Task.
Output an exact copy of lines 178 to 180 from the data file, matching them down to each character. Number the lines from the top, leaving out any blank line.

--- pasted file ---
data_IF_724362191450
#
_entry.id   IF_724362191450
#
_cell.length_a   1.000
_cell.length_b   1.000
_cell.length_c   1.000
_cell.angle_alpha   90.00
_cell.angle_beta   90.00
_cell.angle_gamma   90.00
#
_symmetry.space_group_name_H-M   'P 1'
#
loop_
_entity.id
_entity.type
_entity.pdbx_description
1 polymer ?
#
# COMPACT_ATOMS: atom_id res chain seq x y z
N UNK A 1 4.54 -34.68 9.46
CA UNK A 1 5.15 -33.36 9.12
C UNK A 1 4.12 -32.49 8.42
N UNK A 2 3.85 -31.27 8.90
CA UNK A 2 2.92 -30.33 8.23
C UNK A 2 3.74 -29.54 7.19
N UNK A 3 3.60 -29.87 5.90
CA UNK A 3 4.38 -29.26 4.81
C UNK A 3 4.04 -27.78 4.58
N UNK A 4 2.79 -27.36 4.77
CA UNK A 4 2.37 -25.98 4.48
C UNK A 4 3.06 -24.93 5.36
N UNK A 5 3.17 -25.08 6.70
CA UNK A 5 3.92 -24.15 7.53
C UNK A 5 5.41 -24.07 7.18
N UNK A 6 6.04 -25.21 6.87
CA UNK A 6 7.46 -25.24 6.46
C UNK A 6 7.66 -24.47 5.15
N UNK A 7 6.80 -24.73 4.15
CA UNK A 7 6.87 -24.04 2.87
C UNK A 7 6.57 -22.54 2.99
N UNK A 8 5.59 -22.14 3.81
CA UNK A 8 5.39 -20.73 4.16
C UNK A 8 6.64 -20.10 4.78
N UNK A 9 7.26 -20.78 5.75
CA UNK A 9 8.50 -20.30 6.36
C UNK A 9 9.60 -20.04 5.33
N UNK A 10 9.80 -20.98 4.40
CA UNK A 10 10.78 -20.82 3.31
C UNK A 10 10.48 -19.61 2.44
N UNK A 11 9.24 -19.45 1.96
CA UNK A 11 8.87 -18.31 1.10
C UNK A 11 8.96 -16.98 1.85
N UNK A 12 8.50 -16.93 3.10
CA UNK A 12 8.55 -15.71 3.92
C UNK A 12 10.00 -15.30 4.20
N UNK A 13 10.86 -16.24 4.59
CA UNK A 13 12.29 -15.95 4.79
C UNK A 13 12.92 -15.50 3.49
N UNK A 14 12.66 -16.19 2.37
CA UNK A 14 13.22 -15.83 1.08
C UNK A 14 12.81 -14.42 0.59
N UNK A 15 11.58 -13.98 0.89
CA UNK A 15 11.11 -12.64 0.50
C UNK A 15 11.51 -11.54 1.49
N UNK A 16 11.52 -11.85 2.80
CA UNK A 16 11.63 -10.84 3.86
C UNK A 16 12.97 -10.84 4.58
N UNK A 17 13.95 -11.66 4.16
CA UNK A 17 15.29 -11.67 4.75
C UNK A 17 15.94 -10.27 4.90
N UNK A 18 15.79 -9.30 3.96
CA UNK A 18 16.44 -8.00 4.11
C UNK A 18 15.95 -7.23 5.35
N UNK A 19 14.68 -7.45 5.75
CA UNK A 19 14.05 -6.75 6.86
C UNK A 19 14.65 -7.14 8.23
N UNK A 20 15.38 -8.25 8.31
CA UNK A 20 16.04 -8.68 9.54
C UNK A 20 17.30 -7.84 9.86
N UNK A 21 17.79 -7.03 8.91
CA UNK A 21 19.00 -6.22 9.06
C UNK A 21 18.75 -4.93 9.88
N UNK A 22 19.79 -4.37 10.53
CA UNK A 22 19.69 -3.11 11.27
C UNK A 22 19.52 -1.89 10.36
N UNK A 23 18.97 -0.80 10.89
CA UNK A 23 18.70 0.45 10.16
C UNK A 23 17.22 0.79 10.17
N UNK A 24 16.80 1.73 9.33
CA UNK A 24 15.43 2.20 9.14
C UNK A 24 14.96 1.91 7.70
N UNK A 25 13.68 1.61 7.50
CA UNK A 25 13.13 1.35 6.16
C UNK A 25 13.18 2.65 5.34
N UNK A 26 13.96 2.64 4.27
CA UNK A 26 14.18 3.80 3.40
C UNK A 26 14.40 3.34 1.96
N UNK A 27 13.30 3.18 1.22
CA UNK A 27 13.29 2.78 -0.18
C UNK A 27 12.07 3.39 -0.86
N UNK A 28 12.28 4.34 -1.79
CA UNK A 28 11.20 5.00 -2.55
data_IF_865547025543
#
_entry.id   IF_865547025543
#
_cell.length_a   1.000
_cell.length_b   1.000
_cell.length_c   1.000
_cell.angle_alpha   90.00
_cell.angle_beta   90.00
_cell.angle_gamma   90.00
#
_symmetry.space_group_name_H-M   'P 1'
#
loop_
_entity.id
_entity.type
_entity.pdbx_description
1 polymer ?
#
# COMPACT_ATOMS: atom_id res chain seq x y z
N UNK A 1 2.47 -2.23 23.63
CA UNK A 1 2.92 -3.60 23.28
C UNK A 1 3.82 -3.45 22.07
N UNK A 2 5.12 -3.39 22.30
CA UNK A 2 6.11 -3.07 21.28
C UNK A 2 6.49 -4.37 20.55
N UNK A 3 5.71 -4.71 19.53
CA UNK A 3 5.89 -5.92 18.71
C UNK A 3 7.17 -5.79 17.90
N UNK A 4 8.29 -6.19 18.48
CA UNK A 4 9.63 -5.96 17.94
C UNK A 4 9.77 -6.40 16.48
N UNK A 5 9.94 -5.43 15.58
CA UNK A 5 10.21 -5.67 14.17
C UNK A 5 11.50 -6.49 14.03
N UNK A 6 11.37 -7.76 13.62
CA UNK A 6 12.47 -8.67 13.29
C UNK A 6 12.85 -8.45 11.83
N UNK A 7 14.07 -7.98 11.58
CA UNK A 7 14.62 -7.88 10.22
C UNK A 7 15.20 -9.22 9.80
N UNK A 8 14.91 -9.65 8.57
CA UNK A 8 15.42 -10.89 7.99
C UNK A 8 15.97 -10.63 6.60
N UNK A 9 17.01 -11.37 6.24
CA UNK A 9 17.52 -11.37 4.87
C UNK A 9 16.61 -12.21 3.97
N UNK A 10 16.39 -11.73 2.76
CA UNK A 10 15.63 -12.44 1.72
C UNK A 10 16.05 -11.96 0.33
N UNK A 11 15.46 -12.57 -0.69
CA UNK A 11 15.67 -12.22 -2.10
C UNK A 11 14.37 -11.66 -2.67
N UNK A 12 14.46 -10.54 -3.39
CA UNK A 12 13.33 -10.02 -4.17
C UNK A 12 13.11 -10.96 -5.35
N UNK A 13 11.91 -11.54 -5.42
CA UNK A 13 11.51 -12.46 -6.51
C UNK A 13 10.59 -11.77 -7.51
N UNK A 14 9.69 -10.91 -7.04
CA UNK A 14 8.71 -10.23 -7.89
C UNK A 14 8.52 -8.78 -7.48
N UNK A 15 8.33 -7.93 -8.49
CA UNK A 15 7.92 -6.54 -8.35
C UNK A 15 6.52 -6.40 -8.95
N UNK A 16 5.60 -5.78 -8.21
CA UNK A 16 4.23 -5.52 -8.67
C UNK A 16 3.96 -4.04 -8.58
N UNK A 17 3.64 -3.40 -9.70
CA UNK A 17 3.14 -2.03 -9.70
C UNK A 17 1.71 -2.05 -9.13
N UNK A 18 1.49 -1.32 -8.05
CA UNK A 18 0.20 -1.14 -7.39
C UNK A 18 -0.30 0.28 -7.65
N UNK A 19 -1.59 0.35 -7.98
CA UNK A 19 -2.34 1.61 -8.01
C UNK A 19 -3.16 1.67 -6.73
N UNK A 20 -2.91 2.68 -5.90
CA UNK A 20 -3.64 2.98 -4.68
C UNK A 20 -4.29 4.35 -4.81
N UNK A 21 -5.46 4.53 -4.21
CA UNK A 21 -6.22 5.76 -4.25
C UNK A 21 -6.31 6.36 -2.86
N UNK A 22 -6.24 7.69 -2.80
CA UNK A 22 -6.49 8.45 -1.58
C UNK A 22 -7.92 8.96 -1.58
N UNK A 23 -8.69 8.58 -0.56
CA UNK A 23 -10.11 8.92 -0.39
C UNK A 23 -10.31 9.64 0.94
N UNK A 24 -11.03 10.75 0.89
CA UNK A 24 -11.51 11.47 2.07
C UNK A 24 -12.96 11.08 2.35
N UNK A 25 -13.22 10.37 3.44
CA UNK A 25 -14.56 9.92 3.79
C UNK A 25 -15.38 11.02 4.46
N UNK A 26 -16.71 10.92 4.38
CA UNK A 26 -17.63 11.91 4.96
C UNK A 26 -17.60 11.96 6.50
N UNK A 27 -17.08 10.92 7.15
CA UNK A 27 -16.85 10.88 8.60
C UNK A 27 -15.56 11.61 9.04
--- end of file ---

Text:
N UNK A 19 -1.59 0.35 -7.98
CA UNK A 19 -2.34 1.61 -8.01
C UNK A 19 -3.16 1.67 -6.73